Stack Overflow is a community of 4.7 million programmers, just like you, helping each other.

Join them; it only takes a minute:

Sign up
Join the Stack Overflow community to:
  1. Ask programming questions
  2. Answer and help your peers
  3. Get recognized for your expertise

In a VB.NET WinForms project I get an exception "Cannot access a disposed object" when closing a form. It occurs very rarely and I cannot recreate it on demand. The stack trace looks like this:

Cannot access a disposed object. Object name: 'dbiSchedule'. at System.Windows.Forms.Control.CreateHandle() at System.Windows.Forms.Control.get_Handle() at System.Windows.Forms.Control.PointToScreen(Point p) at Dbi.WinControl.Schedule.dbiSchedule.a(Boolean A_0) at Dbi.WinControl.Schedule.dbiSchedule.a(Object A_0, EventArgs A_1) at System.Windows.Forms.Timer.OnTick(EventArgs e) at System.Windows.Forms.Timer.TimerNativeWindow.WndProc(Message& m) at System.Windows.Forms.NativeWindow.Callback(IntPtr hWnd, Int32 msg, IntPtr wparam, IntPtr lparam)

The dbiSchedule is a schedule control from Dbi-tech. There is a timer on the form that updates the schedule on the screen every few minutes.
Any ideas what is causing the exception and how I might go about fixing it? or even just being able to recreate it on demand?

Hej! Thanks for all the answers. We do stop the Timer on the FormClosing event and we do check the IsDisposed property on the schedule component before using it in the Timer Tick event but it doesn't help.

It's a really annoying problem because if someone did come up with a solution that worked - I wouldn't be able to confirm the solution because I cannot recreate the problem manually.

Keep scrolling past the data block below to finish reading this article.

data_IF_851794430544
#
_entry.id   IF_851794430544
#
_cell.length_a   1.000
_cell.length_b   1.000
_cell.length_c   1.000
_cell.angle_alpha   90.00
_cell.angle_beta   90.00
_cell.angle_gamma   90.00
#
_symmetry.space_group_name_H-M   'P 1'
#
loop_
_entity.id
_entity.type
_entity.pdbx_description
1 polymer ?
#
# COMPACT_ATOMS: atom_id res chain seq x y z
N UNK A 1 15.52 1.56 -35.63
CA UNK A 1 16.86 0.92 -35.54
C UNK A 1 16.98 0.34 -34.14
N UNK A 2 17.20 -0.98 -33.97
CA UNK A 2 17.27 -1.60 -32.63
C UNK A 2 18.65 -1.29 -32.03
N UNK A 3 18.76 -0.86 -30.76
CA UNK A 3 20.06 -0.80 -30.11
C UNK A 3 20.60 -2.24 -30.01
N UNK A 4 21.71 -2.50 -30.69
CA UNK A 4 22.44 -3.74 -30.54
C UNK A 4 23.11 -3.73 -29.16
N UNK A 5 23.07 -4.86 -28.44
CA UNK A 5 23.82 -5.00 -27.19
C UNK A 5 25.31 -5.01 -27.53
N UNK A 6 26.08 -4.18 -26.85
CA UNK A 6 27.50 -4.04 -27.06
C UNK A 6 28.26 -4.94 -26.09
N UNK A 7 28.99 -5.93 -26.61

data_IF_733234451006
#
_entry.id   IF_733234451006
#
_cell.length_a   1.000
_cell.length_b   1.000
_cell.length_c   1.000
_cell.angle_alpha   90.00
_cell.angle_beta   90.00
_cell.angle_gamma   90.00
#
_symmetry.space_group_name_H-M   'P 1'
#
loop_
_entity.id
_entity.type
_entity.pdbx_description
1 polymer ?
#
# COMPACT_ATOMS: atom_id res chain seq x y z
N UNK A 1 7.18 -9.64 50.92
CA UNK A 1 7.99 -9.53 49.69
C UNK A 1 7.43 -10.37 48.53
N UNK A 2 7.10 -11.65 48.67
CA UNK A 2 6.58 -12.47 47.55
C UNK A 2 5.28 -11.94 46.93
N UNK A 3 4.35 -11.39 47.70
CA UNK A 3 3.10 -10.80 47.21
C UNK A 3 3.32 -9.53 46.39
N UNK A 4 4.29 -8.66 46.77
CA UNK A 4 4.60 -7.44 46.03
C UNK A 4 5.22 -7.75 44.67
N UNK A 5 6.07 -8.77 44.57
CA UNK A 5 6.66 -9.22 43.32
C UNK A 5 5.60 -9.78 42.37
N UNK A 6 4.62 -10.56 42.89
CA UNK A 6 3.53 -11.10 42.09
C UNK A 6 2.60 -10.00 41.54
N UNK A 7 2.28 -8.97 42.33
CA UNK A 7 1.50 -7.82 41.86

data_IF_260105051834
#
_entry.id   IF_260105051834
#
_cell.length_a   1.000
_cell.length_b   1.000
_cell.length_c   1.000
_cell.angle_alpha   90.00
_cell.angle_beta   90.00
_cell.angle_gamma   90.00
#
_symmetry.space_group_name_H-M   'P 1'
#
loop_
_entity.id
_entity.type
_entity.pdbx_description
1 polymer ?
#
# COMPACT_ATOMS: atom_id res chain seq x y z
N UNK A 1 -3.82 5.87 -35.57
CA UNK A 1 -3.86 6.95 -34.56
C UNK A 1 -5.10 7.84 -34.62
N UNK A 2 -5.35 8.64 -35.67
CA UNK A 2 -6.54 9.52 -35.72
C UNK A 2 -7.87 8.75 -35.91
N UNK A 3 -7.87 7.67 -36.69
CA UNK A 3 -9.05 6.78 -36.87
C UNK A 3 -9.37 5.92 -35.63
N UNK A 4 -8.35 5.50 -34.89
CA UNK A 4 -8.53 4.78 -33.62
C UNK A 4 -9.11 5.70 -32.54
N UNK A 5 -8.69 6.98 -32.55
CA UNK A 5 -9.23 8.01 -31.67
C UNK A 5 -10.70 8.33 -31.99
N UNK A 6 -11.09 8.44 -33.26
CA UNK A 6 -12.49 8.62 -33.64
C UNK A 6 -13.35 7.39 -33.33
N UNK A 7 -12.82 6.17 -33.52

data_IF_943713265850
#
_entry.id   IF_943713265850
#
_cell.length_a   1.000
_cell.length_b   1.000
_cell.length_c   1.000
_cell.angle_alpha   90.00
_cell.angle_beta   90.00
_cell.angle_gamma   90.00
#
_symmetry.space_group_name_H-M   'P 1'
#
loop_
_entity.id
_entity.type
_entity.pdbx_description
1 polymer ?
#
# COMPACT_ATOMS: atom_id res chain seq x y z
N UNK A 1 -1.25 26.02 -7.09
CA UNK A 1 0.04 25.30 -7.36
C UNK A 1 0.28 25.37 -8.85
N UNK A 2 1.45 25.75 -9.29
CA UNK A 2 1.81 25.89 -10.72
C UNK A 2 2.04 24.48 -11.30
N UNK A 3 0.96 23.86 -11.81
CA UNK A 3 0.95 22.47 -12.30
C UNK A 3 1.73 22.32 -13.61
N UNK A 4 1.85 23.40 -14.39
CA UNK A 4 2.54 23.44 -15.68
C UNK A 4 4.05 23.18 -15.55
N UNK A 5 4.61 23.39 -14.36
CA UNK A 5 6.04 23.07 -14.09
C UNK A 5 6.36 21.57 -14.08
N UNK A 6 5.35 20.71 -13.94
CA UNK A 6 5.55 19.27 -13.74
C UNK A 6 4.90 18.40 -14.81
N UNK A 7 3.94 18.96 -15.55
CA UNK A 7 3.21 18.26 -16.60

share|improve this question

10 Answers 10

Try checking the IsDisposed property before accessing the control. You can also check it on the FormClosing event, assuming you're using the FormClosed event.

We do stop the Timer on the FormClosing event and we do check the IsDisposed property on the schedule component before using it in the Timer Tick event but it doesn't help.

Calling GC.Collect before checking IsDisposed may help, but be careful with this. Read this article by Rico Mariani "When to call GC.Collect()".

share|improve this answer

Looks like a threading issue.
Hypothesis: Maybe you have a main thread and a timer thread accessing this control. The main thread shuts down - calling Control.Dispose() to indicate that I'm done with this Control and I shall make no more calls to this. However the timer thread is still active - a context switch to that thread, where it may call methods on the same control. Now the control says I'm Disposed (already given up my resources) and I shall not work anymore. ObjectDisposed exception.

How to solve this: In the timer thread, before calling methods/properties on the control, do a check with

if ControlObject.IsDisposed then return; // or do whatever - but don't call control methods

OR stop the timer thread BEFORE disposing the object.

share|improve this answer
Checking for IsDisposed will reduce, but not eliminate the problem. The correct solution is to stop the timer before closing the form. – Jesse Weigert Mar 26 '09 at 9:55

we do check the IsDisposed property on the schedule component before using it in the Timer Tick event but it doesn't help.

If I understand that stack trace, it's not your timer which is the problem, it's one in the control itself - it might be them who are not cleaning-up properly.

Are you explicitly calling Dispose on their control?

share|improve this answer

Stopping the timer doesn't mean that it won't be called again, depending on when you stop the timer, the timer_tick may still be queued on the message loop for the form. What will happen is that you'll get one more tick that you may not be expecting. What you can do is in your timer_tick, check the Enabled property of your timer before executing the Timer_Tick method.

share|improve this answer

I had the same problem and solved it using a boolean flag that gets set when the form is closing (the System.Timers.Timer does not have an IsDisposed property). Everywhere on the form I was starting the timer, I had it check this flag. If it was set, then don't start the timer. Here's the reason: